Way Off Broadway, episode 1: Toto, I have a feeling we’re not in Kansas anymore

Way Off Broadway, episode 1: Toto, I have a feeling we’re not in Kansas anymore

Way Off Broadway, Episode 1

Here’s the premise of Bravo’s Way Off Broadway: 21 amateur actors, eight weeks of rehearsal, one final performance. The production: The Wizard of Oz. Many adults still harbour the childhood dream of seeing their name in lights, so director Sarina Condello leads a group of Toronto randoms to musical theatre micro-stardom. This isn’t an elimination-based competition, since participants are chosen prior to filming—after trust exercises, voice lessons and a whole lot of tears, Sarina will cast each of the 21 hopefuls. The aspiring Broadway performers include dentists, students and grandmothers who think they can sing, dance and act, or at least want to try (instantly relatable). First things first, let’s address what you’re all probably thinking: we’ve never heard of Sarina either. We don’t know if she has the Fosse factor, but she does have quite the resumé. In a church basement on the Danforth, Sarina—who reminds us of a post-therapy Dr. Erica Strange on a new career path—is directing (nay, transforming) these local hopefuls (most haven’t set foot on a stage in years, or, like, ever) for a finale episode one-night-only performance of one of the most storied musicals of all time. Can she do it? Does this ragtag group of amateurs have what it takes to be on Broadway? We follow their journey after the jump.

The first episode of WOB suggests that the show is designed to be tooth-achingly sweet and Oprah-level inspirational, so let’s give everyone a hand just for showing up. The cast selection process is no more than a series of screen tests (to determine TV worthiness, duh), but who will play which role in the big show won’t be determined until next week. That will happen after this week’s first meeting, referred to as an “unconventional audition.” It’s like the first day of ninth grade and first period just happens to be drama: surprise, you’re all actors now! Especially unfortunate are the icebreakers, the first of which Sarina introduces as “passing the clap; catch the clap.” (We’re not making this up.) Then everyone just sort of jumps around and attempts to get over the initial awkwardness of singing off-key in front of strangers.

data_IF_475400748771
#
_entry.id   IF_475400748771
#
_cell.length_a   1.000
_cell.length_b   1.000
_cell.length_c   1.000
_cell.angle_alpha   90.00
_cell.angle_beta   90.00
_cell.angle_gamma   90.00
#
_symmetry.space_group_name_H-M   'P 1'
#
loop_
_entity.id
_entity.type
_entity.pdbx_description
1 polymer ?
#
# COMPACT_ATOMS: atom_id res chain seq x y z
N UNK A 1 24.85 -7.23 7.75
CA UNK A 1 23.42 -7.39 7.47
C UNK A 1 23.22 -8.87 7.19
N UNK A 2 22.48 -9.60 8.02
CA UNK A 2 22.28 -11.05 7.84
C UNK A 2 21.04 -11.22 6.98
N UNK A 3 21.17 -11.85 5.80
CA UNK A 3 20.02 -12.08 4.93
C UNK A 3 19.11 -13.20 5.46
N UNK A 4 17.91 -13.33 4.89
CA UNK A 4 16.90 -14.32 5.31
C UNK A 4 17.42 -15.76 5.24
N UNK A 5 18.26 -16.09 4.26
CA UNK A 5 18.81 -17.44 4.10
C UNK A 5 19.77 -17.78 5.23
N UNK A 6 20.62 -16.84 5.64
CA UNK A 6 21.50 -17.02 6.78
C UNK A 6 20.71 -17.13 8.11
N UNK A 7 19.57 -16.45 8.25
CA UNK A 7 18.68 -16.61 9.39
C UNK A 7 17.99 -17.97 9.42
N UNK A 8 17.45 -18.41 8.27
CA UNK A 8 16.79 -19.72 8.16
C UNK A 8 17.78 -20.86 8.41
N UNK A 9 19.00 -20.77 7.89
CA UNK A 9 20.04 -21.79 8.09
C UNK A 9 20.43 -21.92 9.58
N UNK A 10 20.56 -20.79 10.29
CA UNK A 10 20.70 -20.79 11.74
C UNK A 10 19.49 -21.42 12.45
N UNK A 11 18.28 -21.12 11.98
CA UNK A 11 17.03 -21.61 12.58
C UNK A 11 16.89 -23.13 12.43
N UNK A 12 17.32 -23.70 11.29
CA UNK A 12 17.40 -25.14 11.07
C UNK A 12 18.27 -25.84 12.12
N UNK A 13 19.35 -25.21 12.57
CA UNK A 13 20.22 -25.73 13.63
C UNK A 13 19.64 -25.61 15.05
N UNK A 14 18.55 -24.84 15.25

Everyone seems to come with honourable intentions, but the claws come out when Sarina pits people against each other for lead roles. Case in point: the sing-off for the coveted role of Dorothy between the Rachel Berrys young gals of the group: fresh-faced 22-year-old architecture student Siobhán; 28-year-old Rebecca, still not over playing a tree in a grade school production of Snow White, with her best friend in the title role; and 28-year-old LeeAnne, who has a great voice but needs to know that the claim “I grew up singing in church” does not give you any cred. Some favourites eventually emerge from the talent pool: Sandra, a 47-year-old contracts manager, who reminds us of AbFab’s Jennifer Saunders and has that wicked-witch cackle on lock; Jodi, a 31-year-old daycare wrangler, who gives us her best Daria-esque monotone; and 54-year-old failed politician Bernie, who just wants to try something new and get your vote in the process.

Jon, 27, psychiatry resident. He’s always done what his parents wanted, following the yellow-brick road to med school while his other interests were perpetually “denigrated.” Now he’s following his own dreams.

Shuyuan, 65, retired. She’s cooler than Yoko Ono and looks like Madonna will 10 years from now. Plus, her attempt at “Somewhere Over the Rainbow” is inspiring to say the least. She’s a star at 65 (we should be so lucky).

Taz, 45, health administrator. Girlfriend shows up to her first rehearsal in a skirt. She’s irrationally insecure and self-deprecating, fishing for compliments by saying stuff like “I’m letting you down.” As annoying as she is, it’s all in her plan to capture the audience’s attention.